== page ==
I ran into a parked car today.

Well, it wasn’t quite as bad as that sounds. I accidentally tagged an SUV (hello white Lexus) while pulling into a parking spot at the gym this morning. Oops. 

I felt an unusual tug of resistance scrape against my car—triggering immediate cringe reflexes and the impulse to sink low into my seat. My heart froze as I glanced through the passenger window to see if there was any visible damage.

I’m embarrassed to say that I was instantaneously tempted to grab my purse, unbuckle Jack from his car seat, and walk nonchalantly into the gym without so much as a second glance at our cars. Ignorance is bliss, right? But, instead, I grew some you-know-whats and took the walk of shame around our cars, revealing a few obvious scratches on both vehicles.

I hate how my sinful nature just sits there—waiting for an unlocked door. And I was reminded how we usually do one of three things (often all three) when faced with our own moral compass:

We hide.

We blame.

We justify.

Back in the garden, after Adam and Eve disobeyed God, the first thing they did was hide. Then he blamed her and she blamed the serpent and it all started spinning out of control. “It was the woman you gave me,” Adam reminded God. “But that slimy snake lied to me,” Eve explained.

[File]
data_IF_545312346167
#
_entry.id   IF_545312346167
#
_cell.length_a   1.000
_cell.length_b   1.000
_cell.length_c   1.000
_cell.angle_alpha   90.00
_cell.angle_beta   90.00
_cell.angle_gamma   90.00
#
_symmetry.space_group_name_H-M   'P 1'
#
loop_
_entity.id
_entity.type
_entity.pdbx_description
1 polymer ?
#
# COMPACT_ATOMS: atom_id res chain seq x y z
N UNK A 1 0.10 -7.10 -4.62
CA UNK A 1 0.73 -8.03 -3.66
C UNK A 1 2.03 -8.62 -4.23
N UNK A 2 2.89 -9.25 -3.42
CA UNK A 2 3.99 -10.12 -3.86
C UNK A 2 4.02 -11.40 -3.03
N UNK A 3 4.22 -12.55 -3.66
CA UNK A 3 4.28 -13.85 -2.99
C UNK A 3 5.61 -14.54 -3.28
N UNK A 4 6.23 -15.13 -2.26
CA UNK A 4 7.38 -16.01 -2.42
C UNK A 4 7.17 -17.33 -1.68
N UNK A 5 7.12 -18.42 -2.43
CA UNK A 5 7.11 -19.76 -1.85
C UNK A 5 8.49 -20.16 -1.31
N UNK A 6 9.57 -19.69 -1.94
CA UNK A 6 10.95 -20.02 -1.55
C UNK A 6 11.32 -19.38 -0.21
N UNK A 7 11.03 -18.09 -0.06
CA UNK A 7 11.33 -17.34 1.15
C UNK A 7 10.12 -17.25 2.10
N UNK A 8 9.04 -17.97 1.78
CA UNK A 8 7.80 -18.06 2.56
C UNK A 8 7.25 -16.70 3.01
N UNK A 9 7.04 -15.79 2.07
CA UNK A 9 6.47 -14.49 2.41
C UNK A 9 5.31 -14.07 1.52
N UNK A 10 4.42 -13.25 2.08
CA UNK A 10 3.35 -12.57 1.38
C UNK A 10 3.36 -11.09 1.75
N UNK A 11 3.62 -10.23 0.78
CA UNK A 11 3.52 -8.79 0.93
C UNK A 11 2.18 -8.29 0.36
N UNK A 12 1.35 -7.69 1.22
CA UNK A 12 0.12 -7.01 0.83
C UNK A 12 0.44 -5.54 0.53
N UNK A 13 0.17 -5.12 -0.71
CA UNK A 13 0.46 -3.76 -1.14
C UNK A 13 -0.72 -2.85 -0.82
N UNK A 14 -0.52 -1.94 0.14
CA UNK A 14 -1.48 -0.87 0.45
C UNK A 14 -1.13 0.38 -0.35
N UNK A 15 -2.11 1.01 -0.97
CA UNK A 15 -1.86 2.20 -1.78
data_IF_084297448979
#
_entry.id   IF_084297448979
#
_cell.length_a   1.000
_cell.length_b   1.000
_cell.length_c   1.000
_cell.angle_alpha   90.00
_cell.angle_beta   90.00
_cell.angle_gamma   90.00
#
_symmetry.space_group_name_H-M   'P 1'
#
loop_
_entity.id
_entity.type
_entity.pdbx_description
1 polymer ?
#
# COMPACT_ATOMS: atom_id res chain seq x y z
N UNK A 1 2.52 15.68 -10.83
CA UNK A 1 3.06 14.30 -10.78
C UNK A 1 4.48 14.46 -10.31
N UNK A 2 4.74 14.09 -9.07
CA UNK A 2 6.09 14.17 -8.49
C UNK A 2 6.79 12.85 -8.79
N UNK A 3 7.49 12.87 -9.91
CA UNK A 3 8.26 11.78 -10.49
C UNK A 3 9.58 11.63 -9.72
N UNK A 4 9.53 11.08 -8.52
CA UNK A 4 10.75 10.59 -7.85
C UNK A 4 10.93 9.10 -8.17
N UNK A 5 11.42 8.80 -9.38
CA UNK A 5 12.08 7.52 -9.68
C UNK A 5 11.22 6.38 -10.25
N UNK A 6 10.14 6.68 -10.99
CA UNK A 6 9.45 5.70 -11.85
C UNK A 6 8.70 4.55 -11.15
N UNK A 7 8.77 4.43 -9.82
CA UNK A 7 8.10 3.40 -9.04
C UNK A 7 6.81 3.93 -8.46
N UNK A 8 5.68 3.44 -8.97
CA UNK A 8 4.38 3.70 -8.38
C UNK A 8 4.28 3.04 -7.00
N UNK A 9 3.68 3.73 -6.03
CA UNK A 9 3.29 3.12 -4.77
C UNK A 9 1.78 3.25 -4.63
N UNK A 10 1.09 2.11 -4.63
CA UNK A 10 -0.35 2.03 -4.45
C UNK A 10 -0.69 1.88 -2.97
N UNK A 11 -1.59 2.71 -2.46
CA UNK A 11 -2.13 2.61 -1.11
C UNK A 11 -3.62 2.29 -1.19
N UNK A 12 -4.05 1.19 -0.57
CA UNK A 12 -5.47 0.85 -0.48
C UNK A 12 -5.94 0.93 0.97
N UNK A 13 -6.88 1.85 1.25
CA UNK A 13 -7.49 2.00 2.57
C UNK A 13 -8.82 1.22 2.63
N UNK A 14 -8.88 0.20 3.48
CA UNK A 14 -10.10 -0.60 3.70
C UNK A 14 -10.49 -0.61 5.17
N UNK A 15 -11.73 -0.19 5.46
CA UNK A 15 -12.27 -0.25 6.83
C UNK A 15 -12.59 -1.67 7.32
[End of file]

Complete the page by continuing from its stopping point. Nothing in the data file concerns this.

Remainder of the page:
It’s easy to think we would’ve behaved better, because we’d never do that—right? But we often forget that our sin carried Jesus to the cross just as much as theirs did. And our thoughts are sometimes more telling than our actions.

Maybe I’ll just head into the gym without leaving a note. They probably won’t even notice. (hide)

Their driver’s side rear-end was on the line anyway. They should park straight if they don’t want to get hit. (blame)

It’s not like I meant to snip their car. I’ve never done anything like this in the past. (justify)

In the end, I left a note on the windshield—apologizing, explaining what happened, and leaving my information. I was prepared to face the music. But you know what? I got the sweetest little grace-filled text from a complete stranger just a second ago.

“Hi, I just saw your note on my windshield! Bless my heart for driving home not seeing it. LOL. My car looks just fine, I’ve got scratches all over so no worries at all. You are just awesome for leaving a note though. I appreciate your character. Have a great day!”  

Are you kidding me? Not only did she overlook my wrong, but breathed grace and encouragement into my life as well. (She didn’t know that my character was touch and go for a good ten minutes, but I’ll take what I can get.)

If you happen to be staring at some kind of wreck today, there’s good news. You don’t have to hide, blame, or justify—even if that’s what your flesh wants to do. Instead, search for higher ground. And don’t wait, or the waves might pull you under. Be honest instead of hiding, take ownership instead of blaming, and call it like it is instead of justifying what went wrong.

You never know. God might just use it as an opportunity to remind you of His grace.

And if you’re reading this, Mrs. White Lexus, thank you.